Genre: Young Adult, Thriller, Mystery
Publisher: Hodder Children's
Publication Date: September 4, 2014
For sixth-form student Grace Becker, The 100 Society is more than just a game; it's an obsession. Having convinced her five friends at Clifton Academy to see it through to the end, Grace will stop at nothing to carry out the rules of the game: tagging 100 locations around the city. With each step closer to the 100-mark they get, the higher the stakes become. But when the group catches the attention of a menacing stalker - the Reaper - he seems intent on exposing their illegal game, tormenting Grace with anonymous threats and branding their dormitory doors with his ominous tag.
As the once tight-knit group slowly unravels, torn apart by doubt and the death of a student, they no longer know who to trust.
With time running out, Grace must unmask the Reaper before he destroys everything she cares about for ever..
The 100 Society was a book I download for pure pleasure. I wasn't expecting literary genius or a Masterpiece Theater worthy mystery but I was hoping it would entertain me nonetheless. I guess on some level it did, I mean, I finished it but on the other hand if not for my need to figure out the plot driving me, I could of easily put this one down content with the fact I at least gave it a try.
One of the biggest issues that I had with The 100 Society had to do with the main character Grace. I simply did not like her at all. Grace easily could of put a stop to the madness ten times over but because of her own selfish desires she sits idly by while her "friends" are either maimed or killed. I get without her doing this we'd have no story but c'mon at least try and make her likable to some degree.
I also really took issue with how unrealistic the plot was. OK, OK, I know it's a guilty pleasure read but I mean, come on people, no way would a Boarding School for the privileged sit by and let all this shit happen without hiring private eyes to discover the little delinquent behind it all. Unless of course the Author wanted this to be read like some B rated Slasher film *cough* I know what you did last Summer *cough*.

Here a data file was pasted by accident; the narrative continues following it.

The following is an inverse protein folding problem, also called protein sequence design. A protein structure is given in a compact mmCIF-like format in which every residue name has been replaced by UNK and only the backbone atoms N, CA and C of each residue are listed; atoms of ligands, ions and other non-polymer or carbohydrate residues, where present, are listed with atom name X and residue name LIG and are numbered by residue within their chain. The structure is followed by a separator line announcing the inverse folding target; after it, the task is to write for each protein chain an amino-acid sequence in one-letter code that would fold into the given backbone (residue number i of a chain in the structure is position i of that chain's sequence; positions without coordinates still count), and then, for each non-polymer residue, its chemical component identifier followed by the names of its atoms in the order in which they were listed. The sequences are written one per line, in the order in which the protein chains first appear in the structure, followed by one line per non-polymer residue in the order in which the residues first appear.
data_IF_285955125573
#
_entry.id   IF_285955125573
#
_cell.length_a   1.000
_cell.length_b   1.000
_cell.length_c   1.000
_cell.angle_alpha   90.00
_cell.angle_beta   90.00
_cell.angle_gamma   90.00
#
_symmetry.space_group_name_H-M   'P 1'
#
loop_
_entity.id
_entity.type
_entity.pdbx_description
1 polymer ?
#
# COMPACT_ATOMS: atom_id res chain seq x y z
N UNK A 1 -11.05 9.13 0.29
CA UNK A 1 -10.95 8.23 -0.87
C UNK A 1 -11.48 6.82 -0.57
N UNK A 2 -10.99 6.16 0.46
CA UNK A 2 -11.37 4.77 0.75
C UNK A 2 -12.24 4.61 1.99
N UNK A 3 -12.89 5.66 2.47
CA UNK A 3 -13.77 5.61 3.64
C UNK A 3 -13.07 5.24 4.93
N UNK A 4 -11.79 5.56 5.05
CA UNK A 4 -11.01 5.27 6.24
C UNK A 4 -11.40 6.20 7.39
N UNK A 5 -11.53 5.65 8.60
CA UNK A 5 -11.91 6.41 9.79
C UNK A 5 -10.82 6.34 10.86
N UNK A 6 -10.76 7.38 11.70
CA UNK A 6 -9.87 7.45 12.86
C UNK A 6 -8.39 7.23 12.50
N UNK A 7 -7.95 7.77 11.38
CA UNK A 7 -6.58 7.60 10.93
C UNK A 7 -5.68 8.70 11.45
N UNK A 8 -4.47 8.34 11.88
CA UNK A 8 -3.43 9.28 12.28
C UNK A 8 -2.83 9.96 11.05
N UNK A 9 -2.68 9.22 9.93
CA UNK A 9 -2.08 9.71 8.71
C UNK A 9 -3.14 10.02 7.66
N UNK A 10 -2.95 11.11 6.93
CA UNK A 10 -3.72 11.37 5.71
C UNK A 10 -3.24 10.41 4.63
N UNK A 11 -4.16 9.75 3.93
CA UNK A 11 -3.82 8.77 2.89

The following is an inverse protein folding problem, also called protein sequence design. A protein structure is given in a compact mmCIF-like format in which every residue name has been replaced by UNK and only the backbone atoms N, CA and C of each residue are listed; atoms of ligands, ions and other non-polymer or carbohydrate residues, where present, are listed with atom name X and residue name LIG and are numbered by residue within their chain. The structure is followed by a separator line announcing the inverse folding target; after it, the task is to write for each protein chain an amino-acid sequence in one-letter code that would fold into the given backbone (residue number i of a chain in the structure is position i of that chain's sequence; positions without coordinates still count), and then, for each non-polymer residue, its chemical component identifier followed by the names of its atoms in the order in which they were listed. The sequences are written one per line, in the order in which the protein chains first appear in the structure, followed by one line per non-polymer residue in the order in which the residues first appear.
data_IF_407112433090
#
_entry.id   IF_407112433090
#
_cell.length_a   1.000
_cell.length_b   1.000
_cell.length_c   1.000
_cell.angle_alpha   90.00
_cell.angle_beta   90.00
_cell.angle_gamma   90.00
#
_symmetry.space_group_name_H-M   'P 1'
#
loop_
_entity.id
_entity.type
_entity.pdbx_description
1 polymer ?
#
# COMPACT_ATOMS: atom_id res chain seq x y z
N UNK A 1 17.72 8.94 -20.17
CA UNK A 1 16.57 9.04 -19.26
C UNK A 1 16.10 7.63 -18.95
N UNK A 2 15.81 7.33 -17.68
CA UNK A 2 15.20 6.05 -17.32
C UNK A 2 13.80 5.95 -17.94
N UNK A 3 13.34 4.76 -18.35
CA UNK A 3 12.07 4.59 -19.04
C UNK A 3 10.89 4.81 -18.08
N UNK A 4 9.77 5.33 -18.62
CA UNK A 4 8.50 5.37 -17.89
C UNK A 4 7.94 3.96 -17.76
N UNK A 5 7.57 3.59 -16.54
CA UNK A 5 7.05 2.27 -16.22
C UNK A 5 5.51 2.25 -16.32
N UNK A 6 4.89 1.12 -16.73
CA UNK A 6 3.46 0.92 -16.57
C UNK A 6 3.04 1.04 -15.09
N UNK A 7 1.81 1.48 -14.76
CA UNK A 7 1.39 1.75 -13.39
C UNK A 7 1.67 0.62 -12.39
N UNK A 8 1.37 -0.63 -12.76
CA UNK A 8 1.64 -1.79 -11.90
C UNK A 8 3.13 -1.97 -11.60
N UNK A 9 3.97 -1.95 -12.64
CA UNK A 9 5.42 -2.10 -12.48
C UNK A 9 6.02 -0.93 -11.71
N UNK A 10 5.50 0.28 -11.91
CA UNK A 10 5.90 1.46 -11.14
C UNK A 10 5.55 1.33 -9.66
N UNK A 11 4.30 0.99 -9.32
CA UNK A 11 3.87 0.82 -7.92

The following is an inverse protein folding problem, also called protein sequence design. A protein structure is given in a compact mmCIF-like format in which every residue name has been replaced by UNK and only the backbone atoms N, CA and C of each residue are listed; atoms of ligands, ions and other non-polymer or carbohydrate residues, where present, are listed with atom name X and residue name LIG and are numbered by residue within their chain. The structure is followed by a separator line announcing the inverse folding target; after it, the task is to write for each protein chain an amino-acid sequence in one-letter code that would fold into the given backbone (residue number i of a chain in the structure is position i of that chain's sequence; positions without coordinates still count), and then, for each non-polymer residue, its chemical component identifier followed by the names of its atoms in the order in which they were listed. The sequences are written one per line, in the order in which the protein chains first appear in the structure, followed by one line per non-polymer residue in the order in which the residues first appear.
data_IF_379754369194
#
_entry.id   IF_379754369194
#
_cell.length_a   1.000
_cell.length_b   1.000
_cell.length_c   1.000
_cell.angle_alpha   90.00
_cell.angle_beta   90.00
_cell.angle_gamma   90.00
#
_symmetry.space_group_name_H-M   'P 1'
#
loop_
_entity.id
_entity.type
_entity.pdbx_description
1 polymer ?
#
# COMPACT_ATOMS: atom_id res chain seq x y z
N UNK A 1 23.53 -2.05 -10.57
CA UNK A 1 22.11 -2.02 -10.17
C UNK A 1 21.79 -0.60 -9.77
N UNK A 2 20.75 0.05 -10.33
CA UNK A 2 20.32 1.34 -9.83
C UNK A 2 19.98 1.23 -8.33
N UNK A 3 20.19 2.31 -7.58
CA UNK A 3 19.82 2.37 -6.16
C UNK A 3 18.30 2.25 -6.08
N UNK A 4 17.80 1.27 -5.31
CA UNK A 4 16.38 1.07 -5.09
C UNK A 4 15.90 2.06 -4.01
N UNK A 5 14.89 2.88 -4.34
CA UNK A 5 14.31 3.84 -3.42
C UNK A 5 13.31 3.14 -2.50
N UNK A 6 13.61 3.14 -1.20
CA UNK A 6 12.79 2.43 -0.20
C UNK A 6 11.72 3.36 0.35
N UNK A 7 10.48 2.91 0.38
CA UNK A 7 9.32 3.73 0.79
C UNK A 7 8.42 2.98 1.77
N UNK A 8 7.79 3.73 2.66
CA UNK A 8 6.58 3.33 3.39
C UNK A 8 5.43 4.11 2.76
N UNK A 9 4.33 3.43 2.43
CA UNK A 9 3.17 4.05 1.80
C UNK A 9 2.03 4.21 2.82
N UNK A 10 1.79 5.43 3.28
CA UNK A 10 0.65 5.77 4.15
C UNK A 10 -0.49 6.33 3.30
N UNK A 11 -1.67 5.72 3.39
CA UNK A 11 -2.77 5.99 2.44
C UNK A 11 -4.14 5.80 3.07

Lastly, I really hated Grace's constant whining about her family. You don't have it rough girl, your father clearly loves you or else he wouldn't work his ass off to send you to Clifton in the first place. Yet, because she's sooo unloved by her family she takes up illegally tagging structures around the city. Sensible move right? Did I mention yet how much I really didn't like this girl?
Now although I had plenty of issues with The 100 Society, I did like the fact that the mystery was actually decent. Although I pegged the murderer early on, I think the way it unraveled was OK. The story reminded me greatly of films like Urban legend, Scream and even Cruel Intentions just given a Fear Street or Point Horror twist. I could easily picture 90's Jennifer Love Hewitt running around on screen playing Grace shouting "What are you waiting For?" to the yet unmasked Killer.
And I'd have no problem plopping down $7.99 to watch the cheesiness unfold on screen.
Although The 100 Society will win no awards, it wasn't all bad. I recommend this title for those who can suspend disbelief and read it for what it is, a B-movie wrapped in a book jacket.
With that being said, I'll be rating The 100 Society by Carla Spradbery ★★★★.
*Copy provided for review by Netgalley. All opinions are my own and I was not compensated in an which way for providing them.
About the Author
After working with teenagers for more than a decade, Carla decided to start writing for and about them. Having had a lifelong obsession with dark literature, it only seemed natural to write stories that would thrill, scare and maybe make her readers think twice about reading alone in the dark.
Carla lives in Hampshire with her husband and two children. She still enjoys working with teenagers, although she finds it harder and harder to understand why the music they like has to be quite so loud.
Her first novel, The 100 Society, will be published by Hodder in September 2014.